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Ian Rogers vs Gilberto Milos
"The Wizard of Oz" (game of the day Jul-09-2009)
Manila Olympiad (1992), Manila PHI, rd 10, Jun-18
Indian Game: Wade-Tartakower Defense (A46)  ·  1-0



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Given 8 times; par: 42 [what's this?]

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Kibitzer's Corner
< Earlier Kibitzing  · PAGE 4 OF 5 ·  Later Kibitzing>
Jan-30-11  knight knight: Oh, 26. Bxc6+ lol I thought that wasn't a good move so didn't analyse it!

Nevermind, time for a coffee and the Andy Murray match...

Jan-30-11  Pygeum Lycopene: i got the first two moves of this puzzle and considered the third before choosing 28.Nb4 instead. however, i never would have guessed the rest of it. the importance of playing Rb3 with the Knight at d5 did not formulate in my patzer brain. the incredible move to me now is 25.Bd7, which shows white knew what he had from the start. do they give triple exclamation points anymore?
Jan-30-11  wierba: 33...Kb8 34.Nxc8+ Kc7 35.Qxa7+ Kd8 36.Rb8 Qc7 37. Ne7+ Kd7 38. Rb7 Ba5 39. Rxc7 Bxc7 40. Nd5 Rc8 41.Nf6+ Ke7 42. Qb7 or Nxh7
Premium Chessgames Member
  Once: "The unknown future rolls toward us. I face it, for the first time, with a sense of hope. Because if a machine, a Terminator, can learn the value of human life, maybe we can too."

<Sarah Connor, Terminator 2, Judgment Day.>

Dan Heissman tells us not to play Hope Chess, that we should never trust to an "unknown future", that we should calculate, calculate, calculate.

But I am not so sure.

Today's puzzle is all about the value of life. Do we save the attacked bishop on d7 (say with Bh3), or do we do something more noble and sacrifice it? This being a puzzle, and T2 being a Hollywood blockbuster, we kinda know the answer, don't we? Unless this is one gigantic spoiler, it surely has to be a sac.

And anyway, 26. Bh3 doesn't really appeal. Black gets to play f6 and/or f5 and all of a sudden the black kingside whirrs into life with mechanical menace. Skynet declares war on all humanity and we face a future of living in cellars and eating baked beans from the can.

So the sequence that appeals is Bxc6 Nd5-Rc3/Rc2. Oh, and black gets to play some moves too. We have given up a precious life (the bishop on d7) in return for a pawn, a knight outpost and open lines for our heavy pieces to attack the black king. I'd call that a fair exchange.

And perhaps we can stop calculating there. The sac just feels right. We can trust to our judgement that we are getting enough from the deal to justify the loss of life. Leave the variations to the superheroes and let's opt for an <unknown future>.

Plug the game into Fritz and something interesting happens. At first he prefers 26. Bh3 which he rates as a very slight white advantage of around +0.3. He rates 26. Bxc6+ as half a box of duck eggs (0.00).

But then we step through the game, giving him just a few seconds to look at each move. And sure enough he keeps on saying 0.00 - a draw by repetition or perpetual. John Connor and Skynet fight to a mutual standstill.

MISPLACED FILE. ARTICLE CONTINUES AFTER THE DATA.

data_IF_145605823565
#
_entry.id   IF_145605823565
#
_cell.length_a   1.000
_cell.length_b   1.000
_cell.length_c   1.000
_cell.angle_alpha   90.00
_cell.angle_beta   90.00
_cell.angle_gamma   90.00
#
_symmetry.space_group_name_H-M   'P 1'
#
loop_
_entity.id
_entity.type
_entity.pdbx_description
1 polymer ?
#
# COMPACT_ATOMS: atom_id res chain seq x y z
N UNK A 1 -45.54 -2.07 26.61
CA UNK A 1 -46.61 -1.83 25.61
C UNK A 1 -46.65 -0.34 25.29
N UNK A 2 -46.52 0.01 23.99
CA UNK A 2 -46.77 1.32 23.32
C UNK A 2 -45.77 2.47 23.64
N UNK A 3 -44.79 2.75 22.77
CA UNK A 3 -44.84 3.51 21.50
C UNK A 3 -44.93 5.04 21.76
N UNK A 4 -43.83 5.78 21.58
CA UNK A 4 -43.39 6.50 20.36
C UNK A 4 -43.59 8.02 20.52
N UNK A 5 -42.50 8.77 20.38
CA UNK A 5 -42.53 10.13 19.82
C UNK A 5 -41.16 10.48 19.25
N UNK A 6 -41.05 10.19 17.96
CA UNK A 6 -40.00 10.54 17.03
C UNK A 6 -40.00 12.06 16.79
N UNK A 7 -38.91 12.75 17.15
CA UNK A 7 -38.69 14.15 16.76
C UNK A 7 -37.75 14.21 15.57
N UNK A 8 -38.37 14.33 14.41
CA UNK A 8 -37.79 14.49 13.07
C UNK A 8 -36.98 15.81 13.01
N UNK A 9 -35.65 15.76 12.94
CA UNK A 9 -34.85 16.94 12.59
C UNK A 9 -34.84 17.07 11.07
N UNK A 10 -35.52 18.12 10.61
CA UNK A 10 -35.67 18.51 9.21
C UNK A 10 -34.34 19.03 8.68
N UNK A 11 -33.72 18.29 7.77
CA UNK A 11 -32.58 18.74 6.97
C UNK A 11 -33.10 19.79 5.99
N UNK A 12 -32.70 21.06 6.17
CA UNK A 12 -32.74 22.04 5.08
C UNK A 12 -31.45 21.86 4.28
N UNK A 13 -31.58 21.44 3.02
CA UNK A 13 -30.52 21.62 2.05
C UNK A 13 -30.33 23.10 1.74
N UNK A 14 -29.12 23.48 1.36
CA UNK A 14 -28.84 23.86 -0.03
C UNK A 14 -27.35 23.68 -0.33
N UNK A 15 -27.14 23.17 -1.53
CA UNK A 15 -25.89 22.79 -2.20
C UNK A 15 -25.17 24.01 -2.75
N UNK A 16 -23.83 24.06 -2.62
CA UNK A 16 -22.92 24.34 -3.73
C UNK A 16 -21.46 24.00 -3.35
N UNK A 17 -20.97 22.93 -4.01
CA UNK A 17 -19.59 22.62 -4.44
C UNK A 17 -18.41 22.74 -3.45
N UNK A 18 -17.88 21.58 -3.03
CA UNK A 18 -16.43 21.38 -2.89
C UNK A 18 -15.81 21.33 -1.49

Then we arrive at judgment day. As soon as we play 30. Rdd3, Fritz's little eyes light up red and he starts talking like an Austrian bodybuilder. The row of duck eggs are crushed under metal feet and he's talking about a big white advantage. Now when we rewind back to the puzzle position, he can see it. The machine now understands the real value of life, of the Bxc6 sacrifice.

And if a machine can learn the value of life, maybe we can too?

Jan-30-11  Fuegoverde: Very beautifull puzzle. Get some of the ideas, but that was all for me. Interesting post by <Once> , Fritz can learn through the game? ... wow!
Jan-30-11  SvetlanaBabe: At his best Rogers was indeed a wizard!
To think the current President of the Australian Chess Federation, Gary Wastell, tried to stop GM Ian Rogers from playing overseas when he was a young aspirant.
Premium Chessgames Member
  lost in space: Saw the first few moves, but not enough to claim having solved the puzzle.

Hoping for next week

Jan-30-11  David2009: I Rogers vs G Milos, 1992 White 26?

Material is level but White is temporarily a R and B ahead: how to take advantage? Is a snap mating attack possible? 26 Bxc6+ Qxc6 27 Nd5 with pressure but Black can unravel with ...f5 etc. OTB I would play 26 Bh3 expecting 26...Bf5 27 Bg2. But this is an Insane puzzle, so I spent a long time looking for forcing sequences and not finding them. Finally I looked again at 26 Bxc6+ Qxc6 27 Nd5, Black has to do something about his attacked Bishop. Idea- if all the major pieces come off does White have the better ending? It costs Black a Pawn to un-tomb his Bishop but he can then break and create a pased h Pawn. Perhaps this is it. Time to analyse.

(A) 27...Qd7 28 Nxe7 Qxe7 29 Rxd6 Rd8 30 Qd3 Rxd6 31 Qxd6 Qxd6 32 Rxd6 and White although a piece for two Pawns down has the better ending; (B) 27...Bd8 28 Nb4 wins the d6 Pawn.
Final answer: Bxc6+. Time to
Well I got the first move. Can I now win the puzzle position

click for larger view